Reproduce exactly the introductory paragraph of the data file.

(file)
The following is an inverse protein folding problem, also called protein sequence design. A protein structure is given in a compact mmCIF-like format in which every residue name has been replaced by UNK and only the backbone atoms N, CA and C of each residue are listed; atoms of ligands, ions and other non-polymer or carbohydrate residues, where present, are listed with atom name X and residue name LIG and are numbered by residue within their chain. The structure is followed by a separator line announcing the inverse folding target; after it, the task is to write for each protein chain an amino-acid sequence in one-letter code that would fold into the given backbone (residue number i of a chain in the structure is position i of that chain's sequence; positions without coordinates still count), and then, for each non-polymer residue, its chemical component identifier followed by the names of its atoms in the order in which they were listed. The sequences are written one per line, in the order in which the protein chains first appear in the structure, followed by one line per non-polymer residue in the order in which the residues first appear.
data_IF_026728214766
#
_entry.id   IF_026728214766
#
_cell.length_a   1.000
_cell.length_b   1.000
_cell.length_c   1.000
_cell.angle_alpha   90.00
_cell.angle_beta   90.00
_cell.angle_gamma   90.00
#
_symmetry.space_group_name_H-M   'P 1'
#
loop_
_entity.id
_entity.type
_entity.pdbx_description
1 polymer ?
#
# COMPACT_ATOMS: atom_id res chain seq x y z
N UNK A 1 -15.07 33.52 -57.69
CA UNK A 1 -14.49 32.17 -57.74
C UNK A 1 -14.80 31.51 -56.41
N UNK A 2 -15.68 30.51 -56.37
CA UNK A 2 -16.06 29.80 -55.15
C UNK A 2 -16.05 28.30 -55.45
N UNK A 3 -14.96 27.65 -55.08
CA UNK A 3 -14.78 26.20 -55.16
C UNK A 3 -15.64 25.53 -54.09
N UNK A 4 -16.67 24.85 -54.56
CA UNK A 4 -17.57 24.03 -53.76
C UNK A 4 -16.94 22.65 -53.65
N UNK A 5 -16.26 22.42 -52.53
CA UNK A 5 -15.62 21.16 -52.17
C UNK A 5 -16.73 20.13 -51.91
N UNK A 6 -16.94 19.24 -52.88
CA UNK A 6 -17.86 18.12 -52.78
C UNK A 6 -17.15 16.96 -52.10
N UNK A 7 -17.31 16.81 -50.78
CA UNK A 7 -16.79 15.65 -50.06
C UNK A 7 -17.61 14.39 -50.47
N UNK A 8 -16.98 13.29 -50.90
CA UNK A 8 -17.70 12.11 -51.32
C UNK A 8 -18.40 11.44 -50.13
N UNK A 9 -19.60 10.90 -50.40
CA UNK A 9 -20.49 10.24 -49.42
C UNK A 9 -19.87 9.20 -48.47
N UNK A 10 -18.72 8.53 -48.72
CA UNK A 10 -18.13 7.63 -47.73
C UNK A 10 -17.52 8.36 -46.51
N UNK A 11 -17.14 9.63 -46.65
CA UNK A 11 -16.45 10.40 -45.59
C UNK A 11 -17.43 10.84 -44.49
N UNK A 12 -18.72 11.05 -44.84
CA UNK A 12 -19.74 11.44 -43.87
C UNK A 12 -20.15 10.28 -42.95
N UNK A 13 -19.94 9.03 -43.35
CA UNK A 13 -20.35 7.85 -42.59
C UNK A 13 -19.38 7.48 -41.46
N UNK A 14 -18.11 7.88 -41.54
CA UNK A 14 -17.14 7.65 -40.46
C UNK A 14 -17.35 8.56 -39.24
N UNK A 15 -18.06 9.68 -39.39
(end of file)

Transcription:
The following is an inverse protein folding problem, also called protein sequence design. A protein structure is given in a compact mmCIF-like format in which every residue name has been replaced by UNK and only the backbone atoms N, CA and C of each residue are listed; atoms of ligands, ions and other non-polymer or carbohydrate residues, where present, are listed with atom name X and residue name LIG and are numbered by residue within their chain. The structure is followed by a separator line announcing the inverse folding target; after it, the task is to write for each protein chain an amino-acid sequence in one-letter code that would fold into the given backbone (residue number i of a chain in the structure is position i of that chain's sequence; positions without coordinates still count), and then, for each non-polymer residue, its chemical component identifier followed by the names of its atoms in the order in which they were listed. The sequences are written one per line, in the order in which the protein chains first appear in the structure, followed by one line per non-polymer residue in the order in which the residues first appear.